Posts Tagged ‘John Mackey’

Readings

Amigoland: mayor's book club

  • The idea of the Mayor’s Book Club is a little bit hokey. Some years I read the book selected and some years I don’t. I’d been passing this year’s by each time I saw it displayed at a library branch, but eventually my resistance broke bown and I borrowed it. You should, too. The various summaries I’ve seen don’t do Amigoland justice. It’s a fast read and an entertaining and good-humored one. I look forward to reading more by Oscar Casares, who teaches at UT.
  • John Mackey, nearly synonymous with Whole Foods, is the subject of a long article in the New Yorker of January 4, with extended quotations from JM himself (“Food Fighter: Does Whole Foods’ C.E.O. know what’s best for you?” by Nick Paumgarten). We read about the WH origin story, with passing reference to Central Market. Although the writer draws out JM very well, he doesn’t have much, if any, success in coaxing others to talk about JM and WF on the record. I enjoyed reading the description of the fountain of chocolate and the brief passing reviews of prepared foods from those counters.
  • Taking his place on a very short list, our own James McMurtry is named Most Valuable Rocker in The Nation of January 11. That is one category among the many in “MVPs of 2009” (byline John Nichols).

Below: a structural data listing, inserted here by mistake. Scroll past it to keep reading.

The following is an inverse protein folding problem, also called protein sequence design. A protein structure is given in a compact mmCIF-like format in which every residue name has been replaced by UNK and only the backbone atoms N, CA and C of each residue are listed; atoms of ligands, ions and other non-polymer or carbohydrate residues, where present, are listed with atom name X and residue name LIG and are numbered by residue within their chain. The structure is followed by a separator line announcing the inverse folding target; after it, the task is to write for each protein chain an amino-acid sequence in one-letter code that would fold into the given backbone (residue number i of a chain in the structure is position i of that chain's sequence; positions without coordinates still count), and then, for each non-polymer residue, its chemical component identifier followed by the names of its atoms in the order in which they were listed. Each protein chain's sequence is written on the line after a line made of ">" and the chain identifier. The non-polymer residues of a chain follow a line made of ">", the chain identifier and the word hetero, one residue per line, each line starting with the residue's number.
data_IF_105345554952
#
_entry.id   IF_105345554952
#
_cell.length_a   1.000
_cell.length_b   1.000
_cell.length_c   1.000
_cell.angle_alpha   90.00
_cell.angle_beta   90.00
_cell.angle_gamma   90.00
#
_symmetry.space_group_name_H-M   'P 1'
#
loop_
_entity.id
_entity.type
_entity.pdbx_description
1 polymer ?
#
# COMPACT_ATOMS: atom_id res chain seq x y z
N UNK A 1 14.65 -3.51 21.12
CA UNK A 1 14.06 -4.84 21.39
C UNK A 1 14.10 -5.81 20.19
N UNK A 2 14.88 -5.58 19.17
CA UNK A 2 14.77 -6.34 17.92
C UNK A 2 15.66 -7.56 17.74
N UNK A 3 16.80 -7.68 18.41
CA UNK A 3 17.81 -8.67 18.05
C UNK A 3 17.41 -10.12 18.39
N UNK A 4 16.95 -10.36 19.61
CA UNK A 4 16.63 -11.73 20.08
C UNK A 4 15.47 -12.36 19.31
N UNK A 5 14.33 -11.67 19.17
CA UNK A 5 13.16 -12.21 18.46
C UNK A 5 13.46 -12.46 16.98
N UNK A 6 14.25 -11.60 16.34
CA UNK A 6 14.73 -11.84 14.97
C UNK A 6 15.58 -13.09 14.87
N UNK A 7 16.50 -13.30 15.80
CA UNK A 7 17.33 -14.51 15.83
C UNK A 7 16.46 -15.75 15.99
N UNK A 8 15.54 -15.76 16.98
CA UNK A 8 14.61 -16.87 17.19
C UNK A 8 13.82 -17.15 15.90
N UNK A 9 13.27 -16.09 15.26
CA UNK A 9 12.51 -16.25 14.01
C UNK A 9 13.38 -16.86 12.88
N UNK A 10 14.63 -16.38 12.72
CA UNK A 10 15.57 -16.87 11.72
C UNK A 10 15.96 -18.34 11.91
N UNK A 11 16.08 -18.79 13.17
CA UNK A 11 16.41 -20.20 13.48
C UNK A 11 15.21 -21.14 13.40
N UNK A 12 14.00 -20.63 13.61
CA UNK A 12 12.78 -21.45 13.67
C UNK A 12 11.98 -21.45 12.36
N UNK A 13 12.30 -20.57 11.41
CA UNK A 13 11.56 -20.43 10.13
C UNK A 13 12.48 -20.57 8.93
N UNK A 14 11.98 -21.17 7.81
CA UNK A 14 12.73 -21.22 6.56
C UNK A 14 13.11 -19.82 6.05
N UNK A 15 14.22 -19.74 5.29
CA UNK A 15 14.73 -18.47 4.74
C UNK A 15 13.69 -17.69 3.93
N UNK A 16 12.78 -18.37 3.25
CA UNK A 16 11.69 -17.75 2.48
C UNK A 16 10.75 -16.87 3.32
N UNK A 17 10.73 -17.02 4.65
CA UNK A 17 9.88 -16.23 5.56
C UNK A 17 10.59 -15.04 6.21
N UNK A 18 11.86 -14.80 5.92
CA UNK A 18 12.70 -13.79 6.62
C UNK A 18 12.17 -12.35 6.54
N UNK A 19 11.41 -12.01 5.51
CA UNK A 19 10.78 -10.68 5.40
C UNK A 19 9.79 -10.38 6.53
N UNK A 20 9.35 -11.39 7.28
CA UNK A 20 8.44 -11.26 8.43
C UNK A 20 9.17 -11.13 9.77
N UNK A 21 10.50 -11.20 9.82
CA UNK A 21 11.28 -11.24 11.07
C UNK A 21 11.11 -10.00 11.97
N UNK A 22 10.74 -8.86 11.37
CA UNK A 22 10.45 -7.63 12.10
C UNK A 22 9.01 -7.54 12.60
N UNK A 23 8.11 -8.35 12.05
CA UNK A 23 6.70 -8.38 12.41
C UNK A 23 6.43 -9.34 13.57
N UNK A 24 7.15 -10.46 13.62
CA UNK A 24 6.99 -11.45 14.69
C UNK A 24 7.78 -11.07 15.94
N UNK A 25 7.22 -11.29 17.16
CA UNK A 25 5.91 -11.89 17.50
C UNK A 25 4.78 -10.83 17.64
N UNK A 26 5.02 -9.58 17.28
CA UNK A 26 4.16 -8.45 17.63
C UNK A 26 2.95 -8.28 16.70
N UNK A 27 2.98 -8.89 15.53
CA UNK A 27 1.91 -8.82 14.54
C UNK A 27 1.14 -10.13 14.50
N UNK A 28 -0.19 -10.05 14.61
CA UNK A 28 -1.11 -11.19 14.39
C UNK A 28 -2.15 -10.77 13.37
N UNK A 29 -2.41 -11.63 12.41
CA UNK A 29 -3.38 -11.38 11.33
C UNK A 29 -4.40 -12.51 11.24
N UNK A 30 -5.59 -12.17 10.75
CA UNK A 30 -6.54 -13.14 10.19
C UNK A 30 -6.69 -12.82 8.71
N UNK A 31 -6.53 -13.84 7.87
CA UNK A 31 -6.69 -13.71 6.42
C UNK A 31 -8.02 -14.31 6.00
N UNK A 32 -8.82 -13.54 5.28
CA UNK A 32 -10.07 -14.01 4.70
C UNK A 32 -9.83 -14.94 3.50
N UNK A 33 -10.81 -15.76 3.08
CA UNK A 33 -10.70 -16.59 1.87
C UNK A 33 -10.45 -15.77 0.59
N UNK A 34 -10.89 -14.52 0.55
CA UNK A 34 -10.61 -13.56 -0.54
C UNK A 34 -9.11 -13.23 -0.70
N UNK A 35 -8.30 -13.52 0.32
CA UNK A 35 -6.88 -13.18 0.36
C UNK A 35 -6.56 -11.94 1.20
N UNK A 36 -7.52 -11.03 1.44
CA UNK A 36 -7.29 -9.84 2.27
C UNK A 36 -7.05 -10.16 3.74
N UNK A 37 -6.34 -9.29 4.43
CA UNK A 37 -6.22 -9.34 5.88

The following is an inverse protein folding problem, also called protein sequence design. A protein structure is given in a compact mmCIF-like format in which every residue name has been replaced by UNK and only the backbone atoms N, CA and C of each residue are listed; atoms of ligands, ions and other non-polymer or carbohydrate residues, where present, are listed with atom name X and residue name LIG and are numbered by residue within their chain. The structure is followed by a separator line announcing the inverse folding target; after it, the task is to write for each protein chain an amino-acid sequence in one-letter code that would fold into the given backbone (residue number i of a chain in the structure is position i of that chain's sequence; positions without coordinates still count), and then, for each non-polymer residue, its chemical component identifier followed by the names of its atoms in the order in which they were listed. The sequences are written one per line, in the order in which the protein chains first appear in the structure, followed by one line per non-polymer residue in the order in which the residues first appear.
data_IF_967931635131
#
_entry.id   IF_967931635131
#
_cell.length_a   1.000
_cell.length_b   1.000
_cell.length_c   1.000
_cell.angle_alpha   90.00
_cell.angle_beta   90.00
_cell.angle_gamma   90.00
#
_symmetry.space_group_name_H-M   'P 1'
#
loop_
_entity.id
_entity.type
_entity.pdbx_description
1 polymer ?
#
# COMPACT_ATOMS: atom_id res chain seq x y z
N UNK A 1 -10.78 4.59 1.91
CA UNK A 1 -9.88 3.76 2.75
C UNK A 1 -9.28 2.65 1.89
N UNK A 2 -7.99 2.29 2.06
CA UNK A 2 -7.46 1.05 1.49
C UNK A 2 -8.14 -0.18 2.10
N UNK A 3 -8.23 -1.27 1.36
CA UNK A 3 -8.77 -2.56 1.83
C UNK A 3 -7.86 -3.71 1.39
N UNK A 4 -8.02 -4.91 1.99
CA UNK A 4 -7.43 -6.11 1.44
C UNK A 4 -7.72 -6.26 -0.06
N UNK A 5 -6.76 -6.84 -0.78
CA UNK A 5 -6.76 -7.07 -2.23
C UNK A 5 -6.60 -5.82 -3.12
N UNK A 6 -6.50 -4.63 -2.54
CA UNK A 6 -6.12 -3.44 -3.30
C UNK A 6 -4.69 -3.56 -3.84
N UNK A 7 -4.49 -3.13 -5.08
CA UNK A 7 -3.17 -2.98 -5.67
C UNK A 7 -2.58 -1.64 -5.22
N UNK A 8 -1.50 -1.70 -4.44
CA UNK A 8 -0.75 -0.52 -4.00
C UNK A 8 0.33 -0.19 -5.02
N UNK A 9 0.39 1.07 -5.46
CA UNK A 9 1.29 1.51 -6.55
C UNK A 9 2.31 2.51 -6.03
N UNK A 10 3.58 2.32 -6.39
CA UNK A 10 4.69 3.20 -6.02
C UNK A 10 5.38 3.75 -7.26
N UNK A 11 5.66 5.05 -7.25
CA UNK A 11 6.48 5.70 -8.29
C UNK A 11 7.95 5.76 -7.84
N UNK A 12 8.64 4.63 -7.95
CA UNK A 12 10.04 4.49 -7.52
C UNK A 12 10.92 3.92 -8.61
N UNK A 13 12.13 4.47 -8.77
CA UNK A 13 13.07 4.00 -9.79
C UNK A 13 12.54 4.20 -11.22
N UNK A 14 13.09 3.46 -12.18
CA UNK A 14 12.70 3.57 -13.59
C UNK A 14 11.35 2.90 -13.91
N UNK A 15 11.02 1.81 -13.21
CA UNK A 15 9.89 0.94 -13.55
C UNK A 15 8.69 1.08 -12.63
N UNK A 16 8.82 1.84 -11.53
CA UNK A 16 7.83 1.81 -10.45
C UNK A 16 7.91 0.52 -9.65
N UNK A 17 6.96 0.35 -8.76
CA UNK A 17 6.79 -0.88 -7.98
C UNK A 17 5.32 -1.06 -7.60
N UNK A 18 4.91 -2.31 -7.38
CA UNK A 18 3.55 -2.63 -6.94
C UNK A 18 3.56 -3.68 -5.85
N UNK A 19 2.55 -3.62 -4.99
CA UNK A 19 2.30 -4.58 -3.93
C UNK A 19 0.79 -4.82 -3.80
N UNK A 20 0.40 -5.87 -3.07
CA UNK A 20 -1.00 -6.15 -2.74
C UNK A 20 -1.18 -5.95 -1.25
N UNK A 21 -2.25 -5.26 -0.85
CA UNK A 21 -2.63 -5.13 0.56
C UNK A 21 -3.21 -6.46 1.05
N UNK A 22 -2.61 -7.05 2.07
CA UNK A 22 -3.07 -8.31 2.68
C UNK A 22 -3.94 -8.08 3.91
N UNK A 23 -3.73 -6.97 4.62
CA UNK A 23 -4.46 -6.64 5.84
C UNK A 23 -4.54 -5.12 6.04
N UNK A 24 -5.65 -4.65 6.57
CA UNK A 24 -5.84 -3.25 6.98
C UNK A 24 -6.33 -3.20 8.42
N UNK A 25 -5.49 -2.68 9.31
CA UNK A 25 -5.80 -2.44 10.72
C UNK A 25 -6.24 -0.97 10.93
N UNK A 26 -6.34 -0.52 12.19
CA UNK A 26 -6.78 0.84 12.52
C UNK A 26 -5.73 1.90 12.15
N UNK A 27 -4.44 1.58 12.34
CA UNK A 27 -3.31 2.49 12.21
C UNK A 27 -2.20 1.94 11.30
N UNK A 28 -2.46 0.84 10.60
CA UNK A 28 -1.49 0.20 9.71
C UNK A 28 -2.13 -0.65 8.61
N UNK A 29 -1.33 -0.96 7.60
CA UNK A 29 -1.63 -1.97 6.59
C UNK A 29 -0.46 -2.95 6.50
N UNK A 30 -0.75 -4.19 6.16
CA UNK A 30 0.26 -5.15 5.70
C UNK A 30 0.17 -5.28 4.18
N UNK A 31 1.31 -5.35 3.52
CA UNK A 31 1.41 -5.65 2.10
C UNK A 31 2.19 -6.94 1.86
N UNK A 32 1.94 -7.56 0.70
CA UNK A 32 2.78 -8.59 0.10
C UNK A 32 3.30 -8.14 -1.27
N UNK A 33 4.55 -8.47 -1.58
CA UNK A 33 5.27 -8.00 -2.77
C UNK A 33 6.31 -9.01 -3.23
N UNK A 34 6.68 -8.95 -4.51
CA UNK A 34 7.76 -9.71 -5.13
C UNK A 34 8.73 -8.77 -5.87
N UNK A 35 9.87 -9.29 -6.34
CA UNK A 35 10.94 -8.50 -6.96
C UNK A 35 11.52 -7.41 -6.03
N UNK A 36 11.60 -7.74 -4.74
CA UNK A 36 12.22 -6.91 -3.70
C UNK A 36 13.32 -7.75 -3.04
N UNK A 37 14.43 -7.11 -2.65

Austin in the greater world

  • In the February issue of Smart Money, on the newsstands now, there’s yet another interview of John Mackey, this one entitled “Growth Slows, but Mackey Doesn’t,” byline Janet Paskin. The blurb as printed is “Shopping may be down at Whole Foods, yet the company’s controversial CEO is still adding stores and pushing high-priced items” (this issue is not yet on line; start with page 24 in the hard copy). What’s especially entertaining is that the interview is conducted at WF world headquarters, and the reporter seems to be awed by the “monument to abundance.”
  • Not satisfied with revealing all about Lance Armstrong’s local abode, Architectural Digest has returned to Austin. In its February before-and-after issue, we see how a sort-of colonial revival house in Tarrytown is altered quite beyond recognition, floor plan included: “Putting a Fresh Spin on Tradition,” byline Jeff Turrentine. In a way, I think that the floor plan reveals more than the photographs do. The architectural firm credited is Miro Rivera. My favorite quotation from this piece is right at the very beginning: “Austin, Texas, is well known as a city that nurtures free expression and rewards eccentricity.”
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